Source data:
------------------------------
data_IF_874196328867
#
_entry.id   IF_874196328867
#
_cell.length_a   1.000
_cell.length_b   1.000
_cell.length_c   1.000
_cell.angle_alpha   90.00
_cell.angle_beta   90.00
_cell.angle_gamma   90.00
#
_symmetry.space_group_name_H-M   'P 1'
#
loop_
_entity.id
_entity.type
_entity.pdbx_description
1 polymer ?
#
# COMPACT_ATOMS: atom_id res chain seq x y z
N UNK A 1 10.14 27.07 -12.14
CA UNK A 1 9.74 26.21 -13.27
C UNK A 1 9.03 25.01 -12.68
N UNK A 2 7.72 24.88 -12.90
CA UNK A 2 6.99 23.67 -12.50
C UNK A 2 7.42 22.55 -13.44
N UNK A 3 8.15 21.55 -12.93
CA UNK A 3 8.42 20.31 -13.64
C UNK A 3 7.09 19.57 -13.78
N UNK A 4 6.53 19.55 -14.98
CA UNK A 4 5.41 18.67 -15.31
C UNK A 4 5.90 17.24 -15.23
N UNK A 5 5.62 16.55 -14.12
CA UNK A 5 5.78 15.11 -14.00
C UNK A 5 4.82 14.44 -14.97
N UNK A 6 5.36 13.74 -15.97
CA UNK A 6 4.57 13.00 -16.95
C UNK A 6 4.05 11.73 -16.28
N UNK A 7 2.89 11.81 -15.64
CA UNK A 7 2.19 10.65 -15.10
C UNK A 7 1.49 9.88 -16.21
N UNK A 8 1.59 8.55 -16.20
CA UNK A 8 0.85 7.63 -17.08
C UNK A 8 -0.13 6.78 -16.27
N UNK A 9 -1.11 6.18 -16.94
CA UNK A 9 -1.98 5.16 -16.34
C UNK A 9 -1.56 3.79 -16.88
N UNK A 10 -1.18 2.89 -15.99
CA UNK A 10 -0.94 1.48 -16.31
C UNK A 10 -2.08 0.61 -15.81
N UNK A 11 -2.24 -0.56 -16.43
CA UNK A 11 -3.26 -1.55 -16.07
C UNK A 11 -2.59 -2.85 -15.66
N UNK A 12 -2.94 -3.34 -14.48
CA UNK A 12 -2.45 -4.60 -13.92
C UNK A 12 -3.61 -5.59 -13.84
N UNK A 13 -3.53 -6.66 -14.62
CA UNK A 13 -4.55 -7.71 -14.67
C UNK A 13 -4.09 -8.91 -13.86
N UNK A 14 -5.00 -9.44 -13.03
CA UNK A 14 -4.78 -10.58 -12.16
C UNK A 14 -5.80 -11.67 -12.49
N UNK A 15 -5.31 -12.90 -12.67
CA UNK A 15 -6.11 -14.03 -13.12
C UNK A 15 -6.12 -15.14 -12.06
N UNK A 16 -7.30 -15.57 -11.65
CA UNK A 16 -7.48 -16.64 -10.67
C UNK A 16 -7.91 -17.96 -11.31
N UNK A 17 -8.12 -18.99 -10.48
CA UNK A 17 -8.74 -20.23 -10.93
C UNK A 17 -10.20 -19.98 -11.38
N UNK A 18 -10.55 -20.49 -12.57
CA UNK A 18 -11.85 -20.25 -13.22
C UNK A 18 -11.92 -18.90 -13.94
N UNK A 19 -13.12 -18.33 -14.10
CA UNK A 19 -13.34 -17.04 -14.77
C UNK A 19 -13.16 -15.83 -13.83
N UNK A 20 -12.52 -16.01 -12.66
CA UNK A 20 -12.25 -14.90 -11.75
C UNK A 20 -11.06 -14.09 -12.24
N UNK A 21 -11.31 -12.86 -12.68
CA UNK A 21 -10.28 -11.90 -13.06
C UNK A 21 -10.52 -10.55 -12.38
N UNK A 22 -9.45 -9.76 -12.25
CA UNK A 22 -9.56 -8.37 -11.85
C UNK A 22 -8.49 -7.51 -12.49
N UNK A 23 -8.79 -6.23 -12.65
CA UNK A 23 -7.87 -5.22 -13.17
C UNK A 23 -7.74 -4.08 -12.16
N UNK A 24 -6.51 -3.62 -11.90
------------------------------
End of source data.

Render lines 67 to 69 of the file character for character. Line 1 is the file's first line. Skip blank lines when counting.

CA UNK A 16 -7.48 -16.64 -10.67
C UNK A 16 -7.91 -17.96 -11.31
N UNK A 17 -8.12 -18.99 -10.48